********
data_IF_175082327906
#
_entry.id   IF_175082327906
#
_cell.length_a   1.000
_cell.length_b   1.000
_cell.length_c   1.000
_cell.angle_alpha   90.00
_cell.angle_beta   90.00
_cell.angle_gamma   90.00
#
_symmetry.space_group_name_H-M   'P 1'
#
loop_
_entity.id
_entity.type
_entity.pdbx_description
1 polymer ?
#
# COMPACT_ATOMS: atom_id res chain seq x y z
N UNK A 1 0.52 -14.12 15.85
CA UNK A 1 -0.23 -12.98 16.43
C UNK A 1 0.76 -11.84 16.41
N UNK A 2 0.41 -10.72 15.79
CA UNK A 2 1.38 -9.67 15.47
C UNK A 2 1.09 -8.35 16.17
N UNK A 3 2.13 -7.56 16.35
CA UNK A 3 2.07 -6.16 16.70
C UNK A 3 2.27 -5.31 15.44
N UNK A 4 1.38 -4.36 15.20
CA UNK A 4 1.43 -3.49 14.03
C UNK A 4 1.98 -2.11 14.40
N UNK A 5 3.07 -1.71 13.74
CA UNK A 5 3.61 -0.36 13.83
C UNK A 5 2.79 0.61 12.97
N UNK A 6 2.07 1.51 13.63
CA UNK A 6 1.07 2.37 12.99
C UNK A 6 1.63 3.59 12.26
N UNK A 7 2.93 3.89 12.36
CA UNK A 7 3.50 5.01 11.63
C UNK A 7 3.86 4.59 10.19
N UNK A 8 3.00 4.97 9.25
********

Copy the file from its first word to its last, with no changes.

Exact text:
data_IF_175082327906
#
_entry.id   IF_175082327906
#
_cell.length_a   1.000
_cell.length_b   1.000
_cell.length_c   1.000
_cell.angle_alpha   90.00
_cell.angle_beta   90.00
_cell.angle_gamma   90.00
#
_symmetry.space_group_name_H-M   'P 1'
#
loop_
_entity.id
_entity.type
_entity.pdbx_description
1 polymer ?
#
# COMPACT_ATOMS: atom_id res chain seq x y z
N UNK A 1 0.52 -14.12 15.85
CA UNK A 1 -0.23 -12.98 16.43
C UNK A 1 0.76 -11.84 16.41
N UNK A 2 0.41 -10.72 15.79
CA UNK A 2 1.38 -9.67 15.47
C UNK A 2 1.09 -8.35 16.17
N UNK A 3 2.13 -7.56 16.35
CA UNK A 3 2.07 -6.16 16.70
C UNK A 3 2.27 -5.31 15.44
N UNK A 4 1.38 -4.36 15.20
CA UNK A 4 1.43 -3.49 14.03
C UNK A 4 1.98 -2.11 14.40
N UNK A 5 3.07 -1.71 13.74
CA UNK A 5 3.61 -0.36 13.83
C UNK A 5 2.79 0.61 12.97
N UNK A 6 2.07 1.51 13.63
CA UNK A 6 1.07 2.37 12.99
C UNK A 6 1.63 3.59 12.26
N UNK A 7 2.93 3.89 12.36
CA UNK A 7 3.50 5.01 11.63
C UNK A 7 3.86 4.59 10.19
N UNK A 8 3.00 4.97 9.25